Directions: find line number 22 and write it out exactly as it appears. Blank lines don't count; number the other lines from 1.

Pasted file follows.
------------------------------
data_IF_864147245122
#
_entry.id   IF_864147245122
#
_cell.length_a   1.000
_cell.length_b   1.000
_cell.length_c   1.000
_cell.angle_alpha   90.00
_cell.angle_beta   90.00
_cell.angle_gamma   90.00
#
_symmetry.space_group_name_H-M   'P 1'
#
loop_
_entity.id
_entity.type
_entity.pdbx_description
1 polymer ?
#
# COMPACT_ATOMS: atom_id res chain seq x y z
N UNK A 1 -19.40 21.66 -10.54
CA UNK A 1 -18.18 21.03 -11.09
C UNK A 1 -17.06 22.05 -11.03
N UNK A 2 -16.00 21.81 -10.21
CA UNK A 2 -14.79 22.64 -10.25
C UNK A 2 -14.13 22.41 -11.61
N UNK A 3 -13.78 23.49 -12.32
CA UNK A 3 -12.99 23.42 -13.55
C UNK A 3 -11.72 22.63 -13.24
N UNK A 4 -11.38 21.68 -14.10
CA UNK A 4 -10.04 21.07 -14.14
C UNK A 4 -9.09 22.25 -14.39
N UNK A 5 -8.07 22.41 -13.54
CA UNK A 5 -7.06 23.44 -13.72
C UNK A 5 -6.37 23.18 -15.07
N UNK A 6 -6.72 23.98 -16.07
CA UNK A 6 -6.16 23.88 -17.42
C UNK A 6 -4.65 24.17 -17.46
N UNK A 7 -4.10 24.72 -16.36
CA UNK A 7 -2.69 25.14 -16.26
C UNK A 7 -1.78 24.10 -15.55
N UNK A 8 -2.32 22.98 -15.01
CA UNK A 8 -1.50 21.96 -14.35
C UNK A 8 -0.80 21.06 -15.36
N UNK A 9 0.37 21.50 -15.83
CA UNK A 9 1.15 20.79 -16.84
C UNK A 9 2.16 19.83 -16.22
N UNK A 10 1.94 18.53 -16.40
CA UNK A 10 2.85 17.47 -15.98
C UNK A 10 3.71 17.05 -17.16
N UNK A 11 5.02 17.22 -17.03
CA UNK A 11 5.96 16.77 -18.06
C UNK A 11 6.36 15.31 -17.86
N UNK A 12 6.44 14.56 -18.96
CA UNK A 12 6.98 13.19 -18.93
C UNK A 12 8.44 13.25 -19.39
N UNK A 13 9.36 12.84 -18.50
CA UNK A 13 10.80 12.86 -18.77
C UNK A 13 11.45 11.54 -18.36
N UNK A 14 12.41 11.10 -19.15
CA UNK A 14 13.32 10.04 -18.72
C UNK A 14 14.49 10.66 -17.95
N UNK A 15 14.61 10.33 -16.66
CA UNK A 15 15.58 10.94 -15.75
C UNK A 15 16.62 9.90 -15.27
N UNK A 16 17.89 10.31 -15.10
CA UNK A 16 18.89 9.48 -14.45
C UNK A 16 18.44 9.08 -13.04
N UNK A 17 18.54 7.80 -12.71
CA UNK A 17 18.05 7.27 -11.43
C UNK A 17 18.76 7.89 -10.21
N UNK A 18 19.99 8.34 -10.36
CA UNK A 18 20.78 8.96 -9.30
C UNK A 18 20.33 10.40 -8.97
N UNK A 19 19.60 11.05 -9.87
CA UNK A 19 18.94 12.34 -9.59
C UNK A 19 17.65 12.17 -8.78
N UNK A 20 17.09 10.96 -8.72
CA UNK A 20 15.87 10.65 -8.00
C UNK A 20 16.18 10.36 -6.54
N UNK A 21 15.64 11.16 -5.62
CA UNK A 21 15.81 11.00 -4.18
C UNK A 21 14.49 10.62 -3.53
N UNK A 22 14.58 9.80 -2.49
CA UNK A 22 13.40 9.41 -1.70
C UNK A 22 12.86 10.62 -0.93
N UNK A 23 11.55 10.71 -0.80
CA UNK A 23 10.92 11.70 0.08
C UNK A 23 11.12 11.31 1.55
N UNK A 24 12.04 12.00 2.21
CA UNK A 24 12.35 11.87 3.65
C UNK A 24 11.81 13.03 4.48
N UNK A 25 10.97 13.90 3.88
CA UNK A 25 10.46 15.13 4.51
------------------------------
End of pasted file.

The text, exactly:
CA UNK A 1 -18.18 21.03 -11.09